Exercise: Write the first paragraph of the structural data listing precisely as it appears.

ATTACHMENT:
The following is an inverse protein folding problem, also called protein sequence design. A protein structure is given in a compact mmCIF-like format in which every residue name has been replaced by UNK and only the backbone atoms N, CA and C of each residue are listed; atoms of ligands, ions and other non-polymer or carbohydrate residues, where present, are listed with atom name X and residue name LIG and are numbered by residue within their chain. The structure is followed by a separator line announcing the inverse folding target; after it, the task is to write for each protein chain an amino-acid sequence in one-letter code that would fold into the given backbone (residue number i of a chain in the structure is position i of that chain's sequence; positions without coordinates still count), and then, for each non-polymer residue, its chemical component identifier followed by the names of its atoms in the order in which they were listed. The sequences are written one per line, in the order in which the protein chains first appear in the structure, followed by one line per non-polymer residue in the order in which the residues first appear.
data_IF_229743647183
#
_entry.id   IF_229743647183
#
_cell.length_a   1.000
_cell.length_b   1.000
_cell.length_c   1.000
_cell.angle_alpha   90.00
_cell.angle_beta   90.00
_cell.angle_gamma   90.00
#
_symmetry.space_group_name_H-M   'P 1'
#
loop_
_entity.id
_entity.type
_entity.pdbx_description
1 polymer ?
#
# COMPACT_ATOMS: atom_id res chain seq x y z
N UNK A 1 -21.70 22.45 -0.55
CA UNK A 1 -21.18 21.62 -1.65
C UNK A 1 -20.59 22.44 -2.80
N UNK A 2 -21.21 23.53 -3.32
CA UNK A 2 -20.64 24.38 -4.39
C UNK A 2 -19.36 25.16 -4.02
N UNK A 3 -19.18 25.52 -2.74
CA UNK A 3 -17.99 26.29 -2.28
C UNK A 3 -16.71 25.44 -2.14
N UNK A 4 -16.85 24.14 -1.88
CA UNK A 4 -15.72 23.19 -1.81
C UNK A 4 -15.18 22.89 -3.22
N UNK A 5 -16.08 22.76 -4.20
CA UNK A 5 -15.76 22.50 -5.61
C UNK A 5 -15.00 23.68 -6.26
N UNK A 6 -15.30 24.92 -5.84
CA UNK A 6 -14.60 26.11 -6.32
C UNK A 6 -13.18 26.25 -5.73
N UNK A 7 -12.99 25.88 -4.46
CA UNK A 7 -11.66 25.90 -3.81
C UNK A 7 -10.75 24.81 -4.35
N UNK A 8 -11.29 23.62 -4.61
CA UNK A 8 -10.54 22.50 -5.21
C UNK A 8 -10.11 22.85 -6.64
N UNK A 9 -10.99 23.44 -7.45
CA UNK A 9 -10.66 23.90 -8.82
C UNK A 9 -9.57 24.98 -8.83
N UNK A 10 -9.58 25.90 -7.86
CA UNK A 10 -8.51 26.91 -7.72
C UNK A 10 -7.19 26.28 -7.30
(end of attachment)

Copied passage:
The following is an inverse protein folding problem, also called protein sequence design. A protein structure is given in a compact mmCIF-like format in which every residue name has been replaced by UNK and only the backbone atoms N, CA and C of each residue are listed; atoms of ligands, ions and other non-polymer or carbohydrate residues, where present, are listed with atom name X and residue name LIG and are numbered by residue within their chain. The structure is followed by a separator line announcing the inverse folding target; after it, the task is to write for each protein chain an amino-acid sequence in one-letter code that would fold into the given backbone (residue number i of a chain in the structure is position i of that chain's sequence; positions without coordinates still count), and then, for each non-polymer residue, its chemical component identifier followed by the names of its atoms in the order in which they were listed. The sequences are written one per line, in the order in which the protein chains first appear in the structure, followed by one line per non-polymer residue in the order in which the residues first appear.